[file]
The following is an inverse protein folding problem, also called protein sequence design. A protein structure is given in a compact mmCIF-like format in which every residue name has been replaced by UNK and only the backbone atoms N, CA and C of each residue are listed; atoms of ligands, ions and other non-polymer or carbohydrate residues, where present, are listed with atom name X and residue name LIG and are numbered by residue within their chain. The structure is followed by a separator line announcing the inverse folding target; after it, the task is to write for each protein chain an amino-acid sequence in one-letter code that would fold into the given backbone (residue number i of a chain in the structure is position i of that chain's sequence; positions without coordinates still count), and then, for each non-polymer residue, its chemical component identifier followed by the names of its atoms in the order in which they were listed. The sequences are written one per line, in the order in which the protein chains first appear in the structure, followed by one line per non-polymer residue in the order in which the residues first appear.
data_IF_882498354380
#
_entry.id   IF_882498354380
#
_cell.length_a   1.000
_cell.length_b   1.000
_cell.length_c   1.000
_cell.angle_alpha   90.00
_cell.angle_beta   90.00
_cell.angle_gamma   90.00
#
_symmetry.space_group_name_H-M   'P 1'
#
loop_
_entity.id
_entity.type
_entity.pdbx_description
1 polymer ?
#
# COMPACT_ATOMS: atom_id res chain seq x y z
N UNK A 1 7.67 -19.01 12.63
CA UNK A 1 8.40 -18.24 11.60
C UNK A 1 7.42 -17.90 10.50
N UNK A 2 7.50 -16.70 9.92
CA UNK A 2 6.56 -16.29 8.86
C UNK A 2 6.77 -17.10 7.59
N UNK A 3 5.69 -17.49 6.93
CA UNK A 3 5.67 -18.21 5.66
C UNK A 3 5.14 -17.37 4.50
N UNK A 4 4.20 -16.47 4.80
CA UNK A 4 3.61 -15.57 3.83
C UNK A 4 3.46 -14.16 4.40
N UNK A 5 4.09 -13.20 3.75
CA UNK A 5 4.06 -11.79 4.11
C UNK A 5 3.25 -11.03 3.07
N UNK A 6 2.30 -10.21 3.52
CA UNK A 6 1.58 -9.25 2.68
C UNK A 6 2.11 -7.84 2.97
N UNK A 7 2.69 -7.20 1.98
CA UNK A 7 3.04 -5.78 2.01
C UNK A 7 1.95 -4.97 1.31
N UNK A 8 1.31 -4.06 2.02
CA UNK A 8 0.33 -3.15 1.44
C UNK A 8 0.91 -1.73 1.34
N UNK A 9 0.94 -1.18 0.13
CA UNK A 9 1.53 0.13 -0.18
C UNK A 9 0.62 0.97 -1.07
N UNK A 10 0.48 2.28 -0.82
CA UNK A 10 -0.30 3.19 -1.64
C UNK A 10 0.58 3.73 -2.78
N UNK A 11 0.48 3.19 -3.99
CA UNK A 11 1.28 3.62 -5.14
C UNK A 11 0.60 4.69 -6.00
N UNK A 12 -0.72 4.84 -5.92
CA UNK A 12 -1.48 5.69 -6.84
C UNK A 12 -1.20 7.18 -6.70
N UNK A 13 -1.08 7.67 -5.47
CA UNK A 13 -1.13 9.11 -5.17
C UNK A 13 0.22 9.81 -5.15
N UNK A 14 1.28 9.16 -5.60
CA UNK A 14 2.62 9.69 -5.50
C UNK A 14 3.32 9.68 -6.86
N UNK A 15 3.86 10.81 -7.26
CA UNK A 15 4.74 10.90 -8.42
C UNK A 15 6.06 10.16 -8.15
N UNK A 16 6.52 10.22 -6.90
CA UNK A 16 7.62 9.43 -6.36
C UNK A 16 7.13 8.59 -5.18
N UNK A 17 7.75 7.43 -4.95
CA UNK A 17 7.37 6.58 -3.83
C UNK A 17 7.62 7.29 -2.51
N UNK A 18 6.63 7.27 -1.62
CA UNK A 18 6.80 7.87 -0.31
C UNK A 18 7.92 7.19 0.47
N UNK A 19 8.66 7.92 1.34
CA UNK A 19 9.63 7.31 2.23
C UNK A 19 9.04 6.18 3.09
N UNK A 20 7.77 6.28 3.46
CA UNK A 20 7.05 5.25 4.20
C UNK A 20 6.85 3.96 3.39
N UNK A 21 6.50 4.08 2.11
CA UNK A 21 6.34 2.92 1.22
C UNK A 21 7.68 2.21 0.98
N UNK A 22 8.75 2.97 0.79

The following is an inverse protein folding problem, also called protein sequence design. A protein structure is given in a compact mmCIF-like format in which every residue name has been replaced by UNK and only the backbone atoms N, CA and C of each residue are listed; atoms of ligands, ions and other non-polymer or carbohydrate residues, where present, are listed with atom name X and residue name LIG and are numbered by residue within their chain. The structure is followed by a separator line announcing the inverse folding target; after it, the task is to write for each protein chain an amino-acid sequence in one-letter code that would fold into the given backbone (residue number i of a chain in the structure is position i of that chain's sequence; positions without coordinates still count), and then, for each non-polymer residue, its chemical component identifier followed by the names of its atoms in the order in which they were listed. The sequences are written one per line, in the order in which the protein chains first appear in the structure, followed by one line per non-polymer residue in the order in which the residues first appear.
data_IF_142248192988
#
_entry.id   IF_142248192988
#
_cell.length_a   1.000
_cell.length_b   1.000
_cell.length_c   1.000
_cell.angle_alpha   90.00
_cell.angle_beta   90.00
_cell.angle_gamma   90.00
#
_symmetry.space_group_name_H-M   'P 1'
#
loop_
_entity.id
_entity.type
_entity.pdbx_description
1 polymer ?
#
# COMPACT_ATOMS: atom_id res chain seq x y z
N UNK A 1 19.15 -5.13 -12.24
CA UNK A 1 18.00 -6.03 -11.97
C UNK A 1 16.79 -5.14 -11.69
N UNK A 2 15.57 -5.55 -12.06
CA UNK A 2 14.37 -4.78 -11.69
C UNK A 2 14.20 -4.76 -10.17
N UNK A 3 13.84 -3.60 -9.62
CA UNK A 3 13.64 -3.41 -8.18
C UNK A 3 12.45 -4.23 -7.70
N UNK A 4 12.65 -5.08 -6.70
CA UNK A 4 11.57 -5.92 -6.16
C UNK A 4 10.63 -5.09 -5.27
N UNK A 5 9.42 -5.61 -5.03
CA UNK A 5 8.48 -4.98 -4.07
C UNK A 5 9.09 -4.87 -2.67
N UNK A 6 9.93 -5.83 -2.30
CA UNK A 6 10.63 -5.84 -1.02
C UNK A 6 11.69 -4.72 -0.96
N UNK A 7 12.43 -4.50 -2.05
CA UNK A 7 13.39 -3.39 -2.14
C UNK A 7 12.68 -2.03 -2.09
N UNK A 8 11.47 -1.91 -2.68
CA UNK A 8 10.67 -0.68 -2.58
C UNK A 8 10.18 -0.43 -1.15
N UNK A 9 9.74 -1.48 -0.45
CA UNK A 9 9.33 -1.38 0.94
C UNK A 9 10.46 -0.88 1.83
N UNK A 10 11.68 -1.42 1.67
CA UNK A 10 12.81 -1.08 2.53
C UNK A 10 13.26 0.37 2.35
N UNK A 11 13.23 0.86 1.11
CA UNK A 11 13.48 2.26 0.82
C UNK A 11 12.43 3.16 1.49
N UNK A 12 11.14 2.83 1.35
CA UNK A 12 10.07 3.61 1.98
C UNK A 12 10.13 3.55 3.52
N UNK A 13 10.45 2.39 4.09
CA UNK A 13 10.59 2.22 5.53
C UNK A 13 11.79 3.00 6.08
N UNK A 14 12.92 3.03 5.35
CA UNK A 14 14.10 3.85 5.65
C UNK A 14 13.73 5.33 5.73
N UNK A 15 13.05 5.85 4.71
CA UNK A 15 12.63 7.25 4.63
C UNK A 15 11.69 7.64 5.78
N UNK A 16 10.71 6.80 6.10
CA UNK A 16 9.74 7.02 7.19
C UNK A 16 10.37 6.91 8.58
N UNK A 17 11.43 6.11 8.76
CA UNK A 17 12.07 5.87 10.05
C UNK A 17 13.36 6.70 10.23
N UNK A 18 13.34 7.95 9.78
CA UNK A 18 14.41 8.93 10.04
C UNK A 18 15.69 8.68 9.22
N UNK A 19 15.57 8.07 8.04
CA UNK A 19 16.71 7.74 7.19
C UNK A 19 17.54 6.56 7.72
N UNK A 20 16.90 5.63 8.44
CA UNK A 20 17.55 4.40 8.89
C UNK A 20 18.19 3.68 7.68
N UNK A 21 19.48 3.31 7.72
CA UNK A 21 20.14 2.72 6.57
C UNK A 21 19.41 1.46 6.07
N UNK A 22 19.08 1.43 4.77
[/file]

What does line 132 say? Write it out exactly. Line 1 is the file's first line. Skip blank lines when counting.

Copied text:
CA UNK A 9 9.33 -1.38 0.94